We like to think of epigenetics in terms of distinct areas like chromatin, DNA methylation and non-coding RNA (heck, we’ve even divided up the EpiGenie website that way), but more and more evidence is blurring the lines and showing us how these overlap. A recent publication from researchers at The Chinese University of Hong Kong gives us an example of how a non-coding RNA, miR-143, regulates DNA methylation by targeting DMNT3A in colorectal cancer (CRC).
While studying the role of miRNAs in CRC, the group in Hong Kong zeroed in on one in particular, miR-143, which has been previously reported to be down regulated in various cancers. To profile miRNA expression of colorectal cancer, Ng and colleagues profiled 95 cancer related miRNAs arrayed in a plate format using the OncoMir platform (System Biosciences). After verifying miR-143 downregulation in pooled RNA samples from CRC tumor tissues and adjacent non-cancerous tissues, the researchers expanded their interrogation, looking at miR-143 expression in 30 patient samples and 7 human colon cancer cell lines with SBI’s QuantiMir small RNA qRT-PCR kit; thoroughly confirming miR-143 downregulation in CRC. So, is miR-143 a ringleader, or a follower in this mess?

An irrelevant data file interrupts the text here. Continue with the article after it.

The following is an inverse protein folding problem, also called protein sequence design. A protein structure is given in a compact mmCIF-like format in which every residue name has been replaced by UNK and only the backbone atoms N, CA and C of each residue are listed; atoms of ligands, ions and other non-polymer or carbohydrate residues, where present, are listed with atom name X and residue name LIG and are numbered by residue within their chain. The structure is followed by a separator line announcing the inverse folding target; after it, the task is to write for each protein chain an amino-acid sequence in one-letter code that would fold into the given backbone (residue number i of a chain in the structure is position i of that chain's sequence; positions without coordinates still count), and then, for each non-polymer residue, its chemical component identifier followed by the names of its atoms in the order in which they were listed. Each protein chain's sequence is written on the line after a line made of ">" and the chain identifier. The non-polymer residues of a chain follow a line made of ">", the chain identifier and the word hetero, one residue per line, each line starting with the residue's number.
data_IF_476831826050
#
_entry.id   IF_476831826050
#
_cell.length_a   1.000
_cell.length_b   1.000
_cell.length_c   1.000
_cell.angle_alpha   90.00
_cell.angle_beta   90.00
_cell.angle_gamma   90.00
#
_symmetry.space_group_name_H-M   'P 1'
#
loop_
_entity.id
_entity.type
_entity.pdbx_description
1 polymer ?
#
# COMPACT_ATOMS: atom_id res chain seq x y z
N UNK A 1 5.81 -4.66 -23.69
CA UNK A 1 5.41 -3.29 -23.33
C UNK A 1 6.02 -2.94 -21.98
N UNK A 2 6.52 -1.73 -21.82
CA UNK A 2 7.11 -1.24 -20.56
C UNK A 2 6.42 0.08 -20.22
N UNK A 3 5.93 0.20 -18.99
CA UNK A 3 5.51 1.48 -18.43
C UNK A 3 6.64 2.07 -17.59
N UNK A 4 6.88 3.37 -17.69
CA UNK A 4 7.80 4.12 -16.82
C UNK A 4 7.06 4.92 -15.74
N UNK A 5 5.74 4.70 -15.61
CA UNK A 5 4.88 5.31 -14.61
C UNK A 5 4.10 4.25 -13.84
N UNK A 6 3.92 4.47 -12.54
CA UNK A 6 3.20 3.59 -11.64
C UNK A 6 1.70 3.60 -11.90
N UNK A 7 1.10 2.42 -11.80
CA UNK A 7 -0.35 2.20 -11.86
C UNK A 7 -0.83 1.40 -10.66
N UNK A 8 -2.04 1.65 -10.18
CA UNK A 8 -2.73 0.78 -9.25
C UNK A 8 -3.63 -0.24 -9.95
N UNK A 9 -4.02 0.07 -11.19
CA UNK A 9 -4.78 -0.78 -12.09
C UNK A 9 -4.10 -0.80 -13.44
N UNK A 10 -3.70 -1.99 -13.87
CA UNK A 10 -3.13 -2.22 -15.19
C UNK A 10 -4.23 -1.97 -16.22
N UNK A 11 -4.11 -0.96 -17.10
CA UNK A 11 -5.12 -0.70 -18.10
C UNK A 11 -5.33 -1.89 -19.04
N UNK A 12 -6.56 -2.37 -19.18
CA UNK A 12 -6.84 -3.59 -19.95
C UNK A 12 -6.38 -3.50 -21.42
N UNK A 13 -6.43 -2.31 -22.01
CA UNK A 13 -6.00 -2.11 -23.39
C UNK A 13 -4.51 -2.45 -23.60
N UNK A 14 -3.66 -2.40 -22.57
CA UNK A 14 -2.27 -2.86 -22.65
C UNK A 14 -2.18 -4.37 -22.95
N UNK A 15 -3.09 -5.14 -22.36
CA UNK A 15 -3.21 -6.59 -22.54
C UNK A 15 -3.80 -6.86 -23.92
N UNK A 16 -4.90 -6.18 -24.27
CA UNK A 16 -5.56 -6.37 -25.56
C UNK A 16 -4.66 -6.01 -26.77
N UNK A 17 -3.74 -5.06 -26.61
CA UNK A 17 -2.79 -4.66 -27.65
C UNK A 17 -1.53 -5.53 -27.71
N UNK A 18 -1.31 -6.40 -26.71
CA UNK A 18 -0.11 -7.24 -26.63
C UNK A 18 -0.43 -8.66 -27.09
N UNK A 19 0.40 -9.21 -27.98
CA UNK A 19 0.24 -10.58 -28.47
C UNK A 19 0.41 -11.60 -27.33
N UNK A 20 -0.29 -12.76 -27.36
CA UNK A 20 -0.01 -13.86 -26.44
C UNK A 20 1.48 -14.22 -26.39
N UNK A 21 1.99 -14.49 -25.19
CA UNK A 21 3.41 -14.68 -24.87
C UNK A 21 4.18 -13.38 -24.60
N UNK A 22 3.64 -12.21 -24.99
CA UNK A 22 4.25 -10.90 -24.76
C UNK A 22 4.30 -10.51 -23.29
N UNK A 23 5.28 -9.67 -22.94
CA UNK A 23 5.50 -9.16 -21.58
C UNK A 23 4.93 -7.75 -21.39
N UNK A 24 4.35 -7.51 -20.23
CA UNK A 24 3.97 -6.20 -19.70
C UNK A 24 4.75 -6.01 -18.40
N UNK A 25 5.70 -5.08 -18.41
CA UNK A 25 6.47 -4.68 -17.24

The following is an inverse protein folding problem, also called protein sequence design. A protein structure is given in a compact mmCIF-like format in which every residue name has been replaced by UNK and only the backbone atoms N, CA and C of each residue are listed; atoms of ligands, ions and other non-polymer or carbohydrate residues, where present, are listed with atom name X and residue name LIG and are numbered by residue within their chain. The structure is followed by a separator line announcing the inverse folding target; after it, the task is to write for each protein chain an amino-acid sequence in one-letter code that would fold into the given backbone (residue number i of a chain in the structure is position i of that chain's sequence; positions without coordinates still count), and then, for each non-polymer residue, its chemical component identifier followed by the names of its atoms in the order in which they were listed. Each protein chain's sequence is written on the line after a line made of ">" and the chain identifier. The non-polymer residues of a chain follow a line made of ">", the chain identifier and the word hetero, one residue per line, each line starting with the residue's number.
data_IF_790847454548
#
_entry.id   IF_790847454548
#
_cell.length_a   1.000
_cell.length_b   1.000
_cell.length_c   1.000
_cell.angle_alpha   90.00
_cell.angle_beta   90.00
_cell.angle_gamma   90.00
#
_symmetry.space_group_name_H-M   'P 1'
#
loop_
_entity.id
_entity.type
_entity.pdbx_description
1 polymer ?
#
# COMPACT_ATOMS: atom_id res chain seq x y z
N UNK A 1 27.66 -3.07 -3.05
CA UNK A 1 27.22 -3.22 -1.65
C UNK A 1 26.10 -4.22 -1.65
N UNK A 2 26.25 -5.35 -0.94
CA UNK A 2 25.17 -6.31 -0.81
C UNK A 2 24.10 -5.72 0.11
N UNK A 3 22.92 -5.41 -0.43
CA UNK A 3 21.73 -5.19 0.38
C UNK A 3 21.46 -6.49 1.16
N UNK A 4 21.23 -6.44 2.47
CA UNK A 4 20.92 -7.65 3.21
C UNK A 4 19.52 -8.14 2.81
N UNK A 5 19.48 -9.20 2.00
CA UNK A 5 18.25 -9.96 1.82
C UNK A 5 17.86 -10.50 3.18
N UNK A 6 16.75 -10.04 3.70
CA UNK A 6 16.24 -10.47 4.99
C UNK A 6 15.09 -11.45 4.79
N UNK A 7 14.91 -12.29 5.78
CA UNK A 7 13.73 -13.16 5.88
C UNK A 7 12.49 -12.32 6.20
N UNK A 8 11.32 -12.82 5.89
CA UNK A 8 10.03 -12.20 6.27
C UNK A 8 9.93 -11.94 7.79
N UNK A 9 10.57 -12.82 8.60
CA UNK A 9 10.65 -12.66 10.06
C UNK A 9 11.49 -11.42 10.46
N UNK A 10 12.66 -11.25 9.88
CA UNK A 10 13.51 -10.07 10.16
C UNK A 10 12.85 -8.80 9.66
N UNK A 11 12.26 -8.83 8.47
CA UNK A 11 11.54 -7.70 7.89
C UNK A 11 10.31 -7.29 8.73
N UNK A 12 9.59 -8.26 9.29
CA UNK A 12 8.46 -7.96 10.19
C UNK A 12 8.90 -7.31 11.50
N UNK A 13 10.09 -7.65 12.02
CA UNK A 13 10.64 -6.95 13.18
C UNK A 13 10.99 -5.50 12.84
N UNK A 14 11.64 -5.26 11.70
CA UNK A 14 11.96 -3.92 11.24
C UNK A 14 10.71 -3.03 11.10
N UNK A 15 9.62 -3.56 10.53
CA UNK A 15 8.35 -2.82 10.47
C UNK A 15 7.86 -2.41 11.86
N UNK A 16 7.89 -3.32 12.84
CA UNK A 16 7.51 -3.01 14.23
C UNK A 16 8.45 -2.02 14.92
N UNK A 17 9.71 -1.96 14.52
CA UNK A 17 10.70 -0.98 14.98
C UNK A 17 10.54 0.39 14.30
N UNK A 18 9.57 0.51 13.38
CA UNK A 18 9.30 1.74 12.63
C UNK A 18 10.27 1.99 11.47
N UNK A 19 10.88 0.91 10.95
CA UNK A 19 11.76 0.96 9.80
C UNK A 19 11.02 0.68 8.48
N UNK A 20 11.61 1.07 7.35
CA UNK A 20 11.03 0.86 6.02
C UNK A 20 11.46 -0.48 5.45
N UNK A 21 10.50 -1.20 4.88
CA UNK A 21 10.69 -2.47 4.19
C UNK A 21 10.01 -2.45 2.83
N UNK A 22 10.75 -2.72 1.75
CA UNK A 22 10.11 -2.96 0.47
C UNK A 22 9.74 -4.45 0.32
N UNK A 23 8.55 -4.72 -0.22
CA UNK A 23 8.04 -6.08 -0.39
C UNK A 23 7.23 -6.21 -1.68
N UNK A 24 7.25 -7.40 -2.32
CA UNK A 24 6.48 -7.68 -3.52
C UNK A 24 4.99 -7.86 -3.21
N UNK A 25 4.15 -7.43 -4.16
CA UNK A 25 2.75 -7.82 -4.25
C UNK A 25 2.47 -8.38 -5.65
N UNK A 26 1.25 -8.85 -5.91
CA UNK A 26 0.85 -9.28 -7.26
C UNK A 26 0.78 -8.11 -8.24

To figure out if miR-143 was indeed a key player in CRC, the crew zeroed in on its potential targets by consulting the various target prediction oracles like PicTar, TargetScan and miRanda, which pinned DNMT3A as a target. After assaulting their model with a series of functional analysis experiments, they found:
- Ectopic expression of miR-143 led to downregulated DMNT3A and inhibited CRC cell growth
- Reporter assays showed that DNMT3A was a direct target of miR-143
- Knockdown of DNMT3A resulted in reduced CRC cell growth
- DNMT3A and miR-143 expression were inversely correlated in primary CRC tissues.
The team suggests a potential use for regulators like miR-143 that act as a natural DNMT inhibitor in therapies. Who knows, it might not be too long before we see ncRNAs like miR-143 thrown into therapeutic cocktails, so stay tuned, with all of the different tissues, non-coding RNAs and target genes out there, we’re sure to see more cases like this soon.
For a deeper dive into the details, check out British Journal of Cancer, August 2009
If you want the full scoop on the some of the snazzy tools used by this team, head over to System Bio’s site and read up on the OncoMir Collection, QuantiMir Kits and other miRNA related products.